Well it depends on just how deep you want to get. If this is just a casual interest, then Matt Ridley (who wrote the Red Queen), actually has quite a few more books with a human evolutionary theme.
All of Jared Diamonds books are worth reading.
Robert Wright's book on the evolution of morality is a good one.
Then of course there is Gould. He's pretentious as hell of course. But you made it through Dawkins, so you can suffer Gould. Wonderful Life, though not really on human evolution directly, is a classic.
Then you've got the real classics--old stuff by guys like Dobzhansky (his later speculative stuff--he has one book on human evolution, I forgot what it is called though) and Ernst Mayr can be good.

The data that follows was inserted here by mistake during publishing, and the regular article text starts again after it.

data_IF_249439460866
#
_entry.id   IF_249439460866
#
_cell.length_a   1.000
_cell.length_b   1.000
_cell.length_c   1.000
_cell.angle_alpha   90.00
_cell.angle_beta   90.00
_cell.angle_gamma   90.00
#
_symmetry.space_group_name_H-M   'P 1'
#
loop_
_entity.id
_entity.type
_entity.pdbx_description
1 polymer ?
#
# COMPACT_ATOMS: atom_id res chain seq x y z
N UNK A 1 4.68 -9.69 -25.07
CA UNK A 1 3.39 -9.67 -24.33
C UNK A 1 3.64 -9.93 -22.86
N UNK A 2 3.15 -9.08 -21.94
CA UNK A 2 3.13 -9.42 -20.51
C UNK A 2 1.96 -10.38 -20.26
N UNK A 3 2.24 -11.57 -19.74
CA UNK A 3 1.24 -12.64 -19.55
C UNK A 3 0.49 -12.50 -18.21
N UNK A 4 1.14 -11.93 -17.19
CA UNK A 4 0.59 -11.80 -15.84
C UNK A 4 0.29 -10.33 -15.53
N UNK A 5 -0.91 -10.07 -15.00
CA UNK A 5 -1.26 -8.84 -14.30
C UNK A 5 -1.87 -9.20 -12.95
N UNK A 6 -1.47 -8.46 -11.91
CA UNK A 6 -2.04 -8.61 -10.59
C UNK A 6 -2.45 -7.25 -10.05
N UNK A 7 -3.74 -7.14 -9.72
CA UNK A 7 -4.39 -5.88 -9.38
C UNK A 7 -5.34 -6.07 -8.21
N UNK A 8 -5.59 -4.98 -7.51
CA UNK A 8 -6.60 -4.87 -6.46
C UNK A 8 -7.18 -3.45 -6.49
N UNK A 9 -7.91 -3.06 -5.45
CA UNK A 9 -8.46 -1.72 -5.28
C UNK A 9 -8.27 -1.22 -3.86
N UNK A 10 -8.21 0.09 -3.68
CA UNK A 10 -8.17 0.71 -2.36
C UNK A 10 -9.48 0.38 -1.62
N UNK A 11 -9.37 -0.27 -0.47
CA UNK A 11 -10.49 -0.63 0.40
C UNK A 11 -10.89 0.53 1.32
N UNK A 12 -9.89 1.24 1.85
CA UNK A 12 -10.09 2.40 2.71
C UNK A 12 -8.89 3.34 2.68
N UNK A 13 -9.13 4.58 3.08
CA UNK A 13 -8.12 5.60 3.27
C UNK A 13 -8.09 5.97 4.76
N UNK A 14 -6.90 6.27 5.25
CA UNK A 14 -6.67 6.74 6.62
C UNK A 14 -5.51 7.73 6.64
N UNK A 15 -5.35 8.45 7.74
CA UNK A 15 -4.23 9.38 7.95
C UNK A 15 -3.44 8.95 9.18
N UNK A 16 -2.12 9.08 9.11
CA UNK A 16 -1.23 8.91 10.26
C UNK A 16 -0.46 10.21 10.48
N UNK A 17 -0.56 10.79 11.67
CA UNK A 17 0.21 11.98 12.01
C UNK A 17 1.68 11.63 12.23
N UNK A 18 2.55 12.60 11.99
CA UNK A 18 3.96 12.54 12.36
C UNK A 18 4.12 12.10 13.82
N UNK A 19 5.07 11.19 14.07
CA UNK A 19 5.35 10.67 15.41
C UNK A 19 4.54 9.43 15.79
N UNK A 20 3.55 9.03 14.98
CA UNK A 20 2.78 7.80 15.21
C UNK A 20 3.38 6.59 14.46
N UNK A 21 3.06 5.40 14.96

It might be worthwhile at some point to pick up a used evolution textbook, either Futuyma's or Ridley's. I also think it would be worthwhile, if you're really serious with this interest, to go back to the source, so to speak. A lot of evolutionary biologists cast something of a skeptical eye on evolutionary psychologists (only a fraction of whom I think are actually trained in evolutionary biology) because, a) they can't test a lot of their claims, or don't present them in a hypothesis driven manner, and b) they don't necessarily always use evolutionary theory appropriately.
That's a generalization no doubt, but I don't ever recall seeing an evolutionary psychology symposium at the annual Society for the Study of Evolution conference (which is the professional society to which nearly all evolutionary biologists belong). I mean I would love to see such talks if they had them (it beats the hell out of listening to talks on gene flow in plants or phylogenetics of north atlantic cod or somesuch). Which is to say there isn't a lot of communication between the two groups. Which is why I suggest doing some background reading in evolutionary biology before you dive back into the uncharted waters of evolutionary psychology.